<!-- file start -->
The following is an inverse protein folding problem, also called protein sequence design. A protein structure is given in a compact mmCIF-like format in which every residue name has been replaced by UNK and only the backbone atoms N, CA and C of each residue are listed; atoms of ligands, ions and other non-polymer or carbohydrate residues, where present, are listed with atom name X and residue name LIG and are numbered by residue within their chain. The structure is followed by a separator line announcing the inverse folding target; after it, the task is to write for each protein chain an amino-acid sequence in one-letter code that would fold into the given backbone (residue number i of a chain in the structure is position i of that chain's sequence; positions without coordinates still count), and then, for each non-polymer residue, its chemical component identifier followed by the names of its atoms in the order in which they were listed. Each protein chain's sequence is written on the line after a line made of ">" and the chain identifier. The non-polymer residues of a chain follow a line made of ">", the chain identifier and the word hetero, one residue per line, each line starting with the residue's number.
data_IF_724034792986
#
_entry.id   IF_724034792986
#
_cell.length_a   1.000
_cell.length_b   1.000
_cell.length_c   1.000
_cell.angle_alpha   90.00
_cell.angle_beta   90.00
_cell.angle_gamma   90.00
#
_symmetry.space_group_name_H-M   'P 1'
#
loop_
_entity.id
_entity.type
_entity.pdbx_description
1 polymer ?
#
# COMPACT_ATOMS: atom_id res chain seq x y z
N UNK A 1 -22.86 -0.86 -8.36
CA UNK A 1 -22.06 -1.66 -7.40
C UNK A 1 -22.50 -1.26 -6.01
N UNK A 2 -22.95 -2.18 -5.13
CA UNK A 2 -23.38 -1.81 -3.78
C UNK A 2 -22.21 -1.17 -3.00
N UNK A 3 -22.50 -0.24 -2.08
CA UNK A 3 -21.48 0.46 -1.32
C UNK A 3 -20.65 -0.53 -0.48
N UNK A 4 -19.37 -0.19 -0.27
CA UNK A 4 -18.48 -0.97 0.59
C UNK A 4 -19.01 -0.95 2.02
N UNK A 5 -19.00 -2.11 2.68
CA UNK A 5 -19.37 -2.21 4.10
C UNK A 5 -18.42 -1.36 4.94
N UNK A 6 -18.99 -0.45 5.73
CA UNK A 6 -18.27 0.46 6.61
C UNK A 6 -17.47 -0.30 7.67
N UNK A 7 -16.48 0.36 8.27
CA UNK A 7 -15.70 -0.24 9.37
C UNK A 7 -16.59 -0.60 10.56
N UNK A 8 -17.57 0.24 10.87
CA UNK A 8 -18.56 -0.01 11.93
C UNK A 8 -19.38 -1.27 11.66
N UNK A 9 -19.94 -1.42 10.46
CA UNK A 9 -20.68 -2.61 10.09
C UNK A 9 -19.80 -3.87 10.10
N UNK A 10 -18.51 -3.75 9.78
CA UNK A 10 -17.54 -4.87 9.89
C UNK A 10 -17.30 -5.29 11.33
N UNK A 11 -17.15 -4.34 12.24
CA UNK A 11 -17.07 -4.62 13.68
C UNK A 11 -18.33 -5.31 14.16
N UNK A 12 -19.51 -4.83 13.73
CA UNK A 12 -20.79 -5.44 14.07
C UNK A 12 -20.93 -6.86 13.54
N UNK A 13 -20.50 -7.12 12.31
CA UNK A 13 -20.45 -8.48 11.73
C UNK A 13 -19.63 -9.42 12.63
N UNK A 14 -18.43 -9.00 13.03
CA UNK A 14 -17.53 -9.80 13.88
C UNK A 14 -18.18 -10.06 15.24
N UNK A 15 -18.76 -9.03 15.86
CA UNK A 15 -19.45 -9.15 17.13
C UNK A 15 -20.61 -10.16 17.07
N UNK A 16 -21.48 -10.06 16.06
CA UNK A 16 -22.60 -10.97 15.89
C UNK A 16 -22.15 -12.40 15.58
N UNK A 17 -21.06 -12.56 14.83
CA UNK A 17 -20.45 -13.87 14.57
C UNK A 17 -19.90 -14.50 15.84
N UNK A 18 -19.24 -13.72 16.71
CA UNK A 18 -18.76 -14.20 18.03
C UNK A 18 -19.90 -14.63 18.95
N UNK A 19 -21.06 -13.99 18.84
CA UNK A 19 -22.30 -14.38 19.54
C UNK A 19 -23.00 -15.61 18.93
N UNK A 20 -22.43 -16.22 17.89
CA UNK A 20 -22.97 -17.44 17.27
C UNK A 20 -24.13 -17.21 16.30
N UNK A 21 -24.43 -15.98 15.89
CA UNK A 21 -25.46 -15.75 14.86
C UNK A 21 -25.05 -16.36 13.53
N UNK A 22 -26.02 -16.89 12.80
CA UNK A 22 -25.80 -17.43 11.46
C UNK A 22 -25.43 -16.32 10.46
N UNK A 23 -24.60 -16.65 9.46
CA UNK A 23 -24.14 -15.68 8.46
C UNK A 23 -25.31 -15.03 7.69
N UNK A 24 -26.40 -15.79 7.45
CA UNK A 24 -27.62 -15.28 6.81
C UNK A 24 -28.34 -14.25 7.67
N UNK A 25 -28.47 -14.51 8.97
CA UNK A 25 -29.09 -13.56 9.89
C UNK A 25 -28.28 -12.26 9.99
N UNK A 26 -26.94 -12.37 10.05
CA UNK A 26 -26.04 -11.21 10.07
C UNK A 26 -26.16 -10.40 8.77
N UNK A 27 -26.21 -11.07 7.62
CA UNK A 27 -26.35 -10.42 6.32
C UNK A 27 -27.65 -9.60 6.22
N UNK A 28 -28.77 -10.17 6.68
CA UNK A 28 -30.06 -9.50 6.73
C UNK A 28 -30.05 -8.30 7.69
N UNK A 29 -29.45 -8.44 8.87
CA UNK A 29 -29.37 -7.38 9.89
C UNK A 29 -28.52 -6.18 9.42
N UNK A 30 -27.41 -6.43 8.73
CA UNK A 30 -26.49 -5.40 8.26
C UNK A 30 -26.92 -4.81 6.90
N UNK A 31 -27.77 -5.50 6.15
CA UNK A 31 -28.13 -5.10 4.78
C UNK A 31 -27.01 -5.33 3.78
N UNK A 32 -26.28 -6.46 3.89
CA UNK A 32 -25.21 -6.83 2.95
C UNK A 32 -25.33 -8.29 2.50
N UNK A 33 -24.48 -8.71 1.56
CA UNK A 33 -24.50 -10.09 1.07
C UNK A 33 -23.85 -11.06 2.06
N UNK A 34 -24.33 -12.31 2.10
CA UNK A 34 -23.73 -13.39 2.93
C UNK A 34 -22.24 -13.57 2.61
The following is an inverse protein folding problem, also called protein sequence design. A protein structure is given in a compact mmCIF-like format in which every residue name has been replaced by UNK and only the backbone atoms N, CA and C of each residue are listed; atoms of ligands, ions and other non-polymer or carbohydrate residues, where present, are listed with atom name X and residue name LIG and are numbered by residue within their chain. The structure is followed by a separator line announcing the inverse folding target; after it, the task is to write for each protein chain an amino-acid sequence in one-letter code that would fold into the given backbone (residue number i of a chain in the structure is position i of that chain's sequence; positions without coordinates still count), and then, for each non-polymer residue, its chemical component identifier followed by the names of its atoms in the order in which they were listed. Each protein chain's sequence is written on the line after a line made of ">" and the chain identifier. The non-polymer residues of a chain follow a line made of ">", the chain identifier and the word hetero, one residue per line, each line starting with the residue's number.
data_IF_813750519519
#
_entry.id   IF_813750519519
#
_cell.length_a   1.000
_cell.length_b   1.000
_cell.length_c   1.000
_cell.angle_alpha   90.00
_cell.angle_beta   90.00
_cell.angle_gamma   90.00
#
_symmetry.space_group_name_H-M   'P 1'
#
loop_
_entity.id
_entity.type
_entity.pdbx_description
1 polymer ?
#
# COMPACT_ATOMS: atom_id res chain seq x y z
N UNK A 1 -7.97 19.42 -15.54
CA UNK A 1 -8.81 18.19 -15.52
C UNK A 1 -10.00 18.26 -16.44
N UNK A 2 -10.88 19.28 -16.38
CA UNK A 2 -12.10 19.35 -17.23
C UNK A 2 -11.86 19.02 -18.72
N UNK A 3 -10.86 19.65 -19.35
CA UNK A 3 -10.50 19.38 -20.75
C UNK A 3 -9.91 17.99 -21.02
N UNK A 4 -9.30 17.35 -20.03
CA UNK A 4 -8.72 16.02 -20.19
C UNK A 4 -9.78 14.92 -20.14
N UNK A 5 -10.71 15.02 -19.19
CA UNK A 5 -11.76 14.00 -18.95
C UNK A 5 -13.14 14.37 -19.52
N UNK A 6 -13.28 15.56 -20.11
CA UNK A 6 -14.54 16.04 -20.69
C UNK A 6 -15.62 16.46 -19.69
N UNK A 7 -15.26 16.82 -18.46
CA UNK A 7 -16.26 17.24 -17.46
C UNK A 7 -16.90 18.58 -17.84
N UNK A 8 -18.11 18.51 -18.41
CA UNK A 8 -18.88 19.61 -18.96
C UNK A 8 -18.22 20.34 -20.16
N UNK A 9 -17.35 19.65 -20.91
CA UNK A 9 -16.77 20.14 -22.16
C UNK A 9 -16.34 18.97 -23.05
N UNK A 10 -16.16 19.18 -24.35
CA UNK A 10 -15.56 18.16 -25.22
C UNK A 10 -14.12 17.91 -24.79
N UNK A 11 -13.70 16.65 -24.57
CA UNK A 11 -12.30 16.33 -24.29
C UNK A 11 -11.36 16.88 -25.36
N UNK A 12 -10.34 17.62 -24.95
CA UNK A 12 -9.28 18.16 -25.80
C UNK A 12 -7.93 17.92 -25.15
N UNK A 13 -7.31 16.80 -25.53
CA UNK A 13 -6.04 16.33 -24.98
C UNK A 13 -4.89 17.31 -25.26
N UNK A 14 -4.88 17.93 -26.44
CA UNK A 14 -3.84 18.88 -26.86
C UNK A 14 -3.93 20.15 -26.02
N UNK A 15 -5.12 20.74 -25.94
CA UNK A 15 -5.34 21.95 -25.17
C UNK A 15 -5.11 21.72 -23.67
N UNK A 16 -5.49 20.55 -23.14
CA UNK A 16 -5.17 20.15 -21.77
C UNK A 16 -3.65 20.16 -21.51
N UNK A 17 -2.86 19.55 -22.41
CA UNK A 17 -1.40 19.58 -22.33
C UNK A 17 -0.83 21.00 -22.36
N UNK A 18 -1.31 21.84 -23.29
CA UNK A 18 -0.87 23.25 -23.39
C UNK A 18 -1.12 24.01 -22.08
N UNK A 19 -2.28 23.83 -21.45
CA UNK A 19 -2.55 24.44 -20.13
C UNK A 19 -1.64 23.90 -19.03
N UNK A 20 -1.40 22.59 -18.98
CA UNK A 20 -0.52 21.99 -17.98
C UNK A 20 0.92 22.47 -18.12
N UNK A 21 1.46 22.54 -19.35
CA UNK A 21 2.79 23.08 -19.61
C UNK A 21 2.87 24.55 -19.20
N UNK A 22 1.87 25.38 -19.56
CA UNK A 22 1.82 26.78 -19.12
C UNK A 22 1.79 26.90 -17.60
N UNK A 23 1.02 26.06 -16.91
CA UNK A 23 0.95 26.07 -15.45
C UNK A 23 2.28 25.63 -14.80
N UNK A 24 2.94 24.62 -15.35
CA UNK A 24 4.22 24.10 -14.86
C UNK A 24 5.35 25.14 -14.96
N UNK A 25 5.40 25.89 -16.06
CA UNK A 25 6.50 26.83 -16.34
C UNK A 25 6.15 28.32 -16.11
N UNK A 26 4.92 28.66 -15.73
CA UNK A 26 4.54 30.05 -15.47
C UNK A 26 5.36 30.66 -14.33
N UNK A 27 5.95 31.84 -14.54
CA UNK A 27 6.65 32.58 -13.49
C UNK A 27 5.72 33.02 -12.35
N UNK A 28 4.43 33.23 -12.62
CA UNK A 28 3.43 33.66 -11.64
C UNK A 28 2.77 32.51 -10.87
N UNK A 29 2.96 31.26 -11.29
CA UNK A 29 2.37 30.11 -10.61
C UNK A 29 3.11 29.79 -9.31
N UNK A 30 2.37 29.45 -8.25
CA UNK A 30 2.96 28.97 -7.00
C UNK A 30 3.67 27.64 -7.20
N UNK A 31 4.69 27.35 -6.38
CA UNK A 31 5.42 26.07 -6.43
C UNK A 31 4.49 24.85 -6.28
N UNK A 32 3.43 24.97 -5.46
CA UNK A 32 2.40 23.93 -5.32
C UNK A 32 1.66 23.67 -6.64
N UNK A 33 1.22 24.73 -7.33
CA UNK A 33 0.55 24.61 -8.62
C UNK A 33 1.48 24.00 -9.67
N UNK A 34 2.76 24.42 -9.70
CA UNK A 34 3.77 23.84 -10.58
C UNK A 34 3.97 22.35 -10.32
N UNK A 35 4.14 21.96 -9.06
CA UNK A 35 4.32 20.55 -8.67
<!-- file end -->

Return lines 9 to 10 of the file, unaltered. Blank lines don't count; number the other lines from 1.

_cell.angle_alpha   90.00
_cell.angle_beta   90.00